Euromillions fails to hit the jackpot for Camelot

The game intended to lift sales is bringing in only £100m a year as takings fall short
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The Independent Online

The Euromillions lottery game, launched by Camelot last year amid predictions of £50m jackpots, has fallen far short of the company's ambitious expectations.

The Euromillions lottery game, launched by Camelot last year amid predictions of £50m jackpots, has fallen far short of the company's ambitious expectations.

The latest figures show that sales of Euromillions lottery tickets are averaging only about £2m a week - making it just the fifth-largest game in Camelot's seven-strong portfolio.

An internal company document from March 2003, seen by The Independent on Sunday, suggests the lottery operator had originally believed the game could make up 20 per cent of its £4.5bn-a-year turnover.

Instead, it is worth only about £100m a year - just over a 10th of that target and far behind the main Lotto game, which makes £60m a week, and scratchcards, which earn £14.6m a week.

Euromillions was unveiled at the Tower of London last February by the England rugby player Lawrence Dallaglio and the supermodel Jodie Kidd as one of the most lucrative and ambitious lottery games ever launched. Now played in nine European countries, it reaches around 200 million people and has been a huge hit in France, Spain and Ireland.

Euromillions is designed to produce a series of rollovers which build up to £20m or £30m jackpots every few weeks. But only one British player has ever won the jackpot - Marion Richardson, from Gateshead, Tyne and Wear, who scooped £16.7m last April.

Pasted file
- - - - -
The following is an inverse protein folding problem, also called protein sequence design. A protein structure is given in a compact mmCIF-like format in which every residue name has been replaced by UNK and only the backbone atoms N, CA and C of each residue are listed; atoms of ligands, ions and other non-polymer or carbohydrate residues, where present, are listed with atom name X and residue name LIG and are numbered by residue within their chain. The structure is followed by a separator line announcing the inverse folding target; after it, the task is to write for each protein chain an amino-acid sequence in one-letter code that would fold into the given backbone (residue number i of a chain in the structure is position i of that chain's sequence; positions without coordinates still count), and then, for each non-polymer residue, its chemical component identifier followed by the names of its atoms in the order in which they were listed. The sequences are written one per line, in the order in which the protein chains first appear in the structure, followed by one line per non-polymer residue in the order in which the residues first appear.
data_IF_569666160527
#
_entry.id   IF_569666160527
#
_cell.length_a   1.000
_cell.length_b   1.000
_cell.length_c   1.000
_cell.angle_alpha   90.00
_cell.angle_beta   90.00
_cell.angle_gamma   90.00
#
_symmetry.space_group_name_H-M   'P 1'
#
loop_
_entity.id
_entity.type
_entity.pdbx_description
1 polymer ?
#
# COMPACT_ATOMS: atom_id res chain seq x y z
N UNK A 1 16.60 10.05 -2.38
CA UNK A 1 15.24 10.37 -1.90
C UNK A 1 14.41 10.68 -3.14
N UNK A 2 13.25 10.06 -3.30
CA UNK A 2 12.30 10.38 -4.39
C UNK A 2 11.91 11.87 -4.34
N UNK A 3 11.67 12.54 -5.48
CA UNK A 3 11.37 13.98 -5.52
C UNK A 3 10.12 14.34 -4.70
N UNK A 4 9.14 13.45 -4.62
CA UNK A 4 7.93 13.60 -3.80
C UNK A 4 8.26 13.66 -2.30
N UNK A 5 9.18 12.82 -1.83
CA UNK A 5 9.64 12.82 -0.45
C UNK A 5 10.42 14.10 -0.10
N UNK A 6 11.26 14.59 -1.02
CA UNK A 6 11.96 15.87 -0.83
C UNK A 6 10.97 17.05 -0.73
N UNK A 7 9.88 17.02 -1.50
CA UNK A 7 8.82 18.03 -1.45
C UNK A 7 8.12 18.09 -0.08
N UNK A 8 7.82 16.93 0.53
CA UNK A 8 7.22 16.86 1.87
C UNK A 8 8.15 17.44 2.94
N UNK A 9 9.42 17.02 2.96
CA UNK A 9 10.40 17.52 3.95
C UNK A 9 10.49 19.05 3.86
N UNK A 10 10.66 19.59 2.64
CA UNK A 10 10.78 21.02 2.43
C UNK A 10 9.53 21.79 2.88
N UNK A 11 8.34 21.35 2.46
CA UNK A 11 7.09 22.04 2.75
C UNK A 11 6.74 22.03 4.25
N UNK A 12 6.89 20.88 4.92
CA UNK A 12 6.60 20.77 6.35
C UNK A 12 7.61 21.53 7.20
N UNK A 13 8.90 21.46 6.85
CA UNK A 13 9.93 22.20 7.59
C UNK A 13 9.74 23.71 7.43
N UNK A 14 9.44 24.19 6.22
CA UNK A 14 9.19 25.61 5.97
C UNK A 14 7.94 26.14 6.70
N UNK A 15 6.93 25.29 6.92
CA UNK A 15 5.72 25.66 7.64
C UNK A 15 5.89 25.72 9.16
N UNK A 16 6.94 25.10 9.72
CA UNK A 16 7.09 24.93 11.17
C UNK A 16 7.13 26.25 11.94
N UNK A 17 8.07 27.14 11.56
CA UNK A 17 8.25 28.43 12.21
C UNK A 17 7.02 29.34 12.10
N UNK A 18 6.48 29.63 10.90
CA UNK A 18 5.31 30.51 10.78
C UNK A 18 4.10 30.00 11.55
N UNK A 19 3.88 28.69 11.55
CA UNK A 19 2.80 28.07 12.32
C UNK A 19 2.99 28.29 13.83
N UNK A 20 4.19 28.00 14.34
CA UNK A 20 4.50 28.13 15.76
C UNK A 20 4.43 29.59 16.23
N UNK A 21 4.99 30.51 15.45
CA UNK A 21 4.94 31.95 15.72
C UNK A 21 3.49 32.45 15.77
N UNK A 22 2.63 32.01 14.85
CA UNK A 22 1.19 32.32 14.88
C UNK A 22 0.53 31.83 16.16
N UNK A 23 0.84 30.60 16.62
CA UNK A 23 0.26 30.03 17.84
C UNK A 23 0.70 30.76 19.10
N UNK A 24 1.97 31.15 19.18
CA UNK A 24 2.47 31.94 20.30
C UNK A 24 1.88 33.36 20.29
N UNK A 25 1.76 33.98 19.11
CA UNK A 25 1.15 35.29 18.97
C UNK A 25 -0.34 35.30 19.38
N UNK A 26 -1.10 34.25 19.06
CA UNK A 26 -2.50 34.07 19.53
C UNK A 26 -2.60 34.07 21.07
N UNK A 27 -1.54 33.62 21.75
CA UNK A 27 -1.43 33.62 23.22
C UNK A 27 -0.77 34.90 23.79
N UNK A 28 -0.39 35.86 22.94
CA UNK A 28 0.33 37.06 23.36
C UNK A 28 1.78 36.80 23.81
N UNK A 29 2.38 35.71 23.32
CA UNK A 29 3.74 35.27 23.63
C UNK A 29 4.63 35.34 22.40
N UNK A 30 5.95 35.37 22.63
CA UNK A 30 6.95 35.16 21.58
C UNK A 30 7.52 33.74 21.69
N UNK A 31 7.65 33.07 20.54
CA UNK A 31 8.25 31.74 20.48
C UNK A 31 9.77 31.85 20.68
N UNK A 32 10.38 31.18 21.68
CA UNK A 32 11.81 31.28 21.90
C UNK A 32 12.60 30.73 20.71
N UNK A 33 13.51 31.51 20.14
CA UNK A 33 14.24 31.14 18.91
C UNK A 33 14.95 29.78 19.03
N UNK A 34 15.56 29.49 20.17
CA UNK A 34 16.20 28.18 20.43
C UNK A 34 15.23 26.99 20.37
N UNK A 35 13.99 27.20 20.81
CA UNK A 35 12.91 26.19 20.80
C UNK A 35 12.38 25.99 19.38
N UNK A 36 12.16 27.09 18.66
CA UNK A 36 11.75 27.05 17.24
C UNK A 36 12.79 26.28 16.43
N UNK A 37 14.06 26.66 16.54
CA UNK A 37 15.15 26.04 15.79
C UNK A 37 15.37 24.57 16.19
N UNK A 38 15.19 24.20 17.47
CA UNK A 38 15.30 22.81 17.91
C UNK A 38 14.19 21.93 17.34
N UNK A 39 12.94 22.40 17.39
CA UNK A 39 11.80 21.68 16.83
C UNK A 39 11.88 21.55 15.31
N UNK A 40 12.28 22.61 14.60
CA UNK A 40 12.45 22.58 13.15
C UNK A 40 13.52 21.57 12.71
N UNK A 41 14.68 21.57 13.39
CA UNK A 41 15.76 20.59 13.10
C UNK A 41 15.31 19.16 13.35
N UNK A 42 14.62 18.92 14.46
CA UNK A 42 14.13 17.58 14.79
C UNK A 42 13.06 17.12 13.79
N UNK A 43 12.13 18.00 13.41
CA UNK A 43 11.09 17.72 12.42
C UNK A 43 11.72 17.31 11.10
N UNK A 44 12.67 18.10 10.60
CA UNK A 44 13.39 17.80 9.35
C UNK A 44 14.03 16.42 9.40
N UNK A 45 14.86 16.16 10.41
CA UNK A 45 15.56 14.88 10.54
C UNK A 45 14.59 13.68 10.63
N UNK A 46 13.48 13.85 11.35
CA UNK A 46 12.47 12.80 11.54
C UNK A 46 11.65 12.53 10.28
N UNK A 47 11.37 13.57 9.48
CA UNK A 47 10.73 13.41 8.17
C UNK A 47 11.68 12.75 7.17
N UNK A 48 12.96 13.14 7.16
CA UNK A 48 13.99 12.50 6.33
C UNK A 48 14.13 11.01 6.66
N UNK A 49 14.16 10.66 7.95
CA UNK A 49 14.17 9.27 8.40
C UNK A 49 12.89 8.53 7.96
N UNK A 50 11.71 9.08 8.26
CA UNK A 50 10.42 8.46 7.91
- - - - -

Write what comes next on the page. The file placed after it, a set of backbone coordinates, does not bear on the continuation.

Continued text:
In public, Camelot insists that Euromillions has been a success, and claims ticket sales have grown by a fifth in recent months. It denies ever predicting that the game would make up 20 per cent of sales. However, company executives admit privately that Euromillions has been a much bigger hit on the Continent, partly because jackpots for traditional lotteries in France and Spain are lower than that of the main British weekly draw, Lotto.

Sales in France were roughly five times higher than in the UK last year, at €587m (£405m). In France and Spain, whose national lotteries co-founded the game with Camelot, there have been 13 winners, enjoying payouts as high as €33m.

Euromillions was launched as the centrepiece of Camelot's attempts to counter the steep slide in sales that occurred in the late 1990s. Lottery experts believe the game's poor performance has put Camelot's plans to raise more than £10.6bn for good causes by 2009 in serious doubt.

A Camelot spokeswoman said: "We are extremely pleased with the performance of Euro- millions - in particular that the vast majority of its sales are incremental. Its sales have contributed to the National Lottery's longest period of growth since 1997, with most recent half-yearly results showing sales up 4.7 per cent on the previous financial year."

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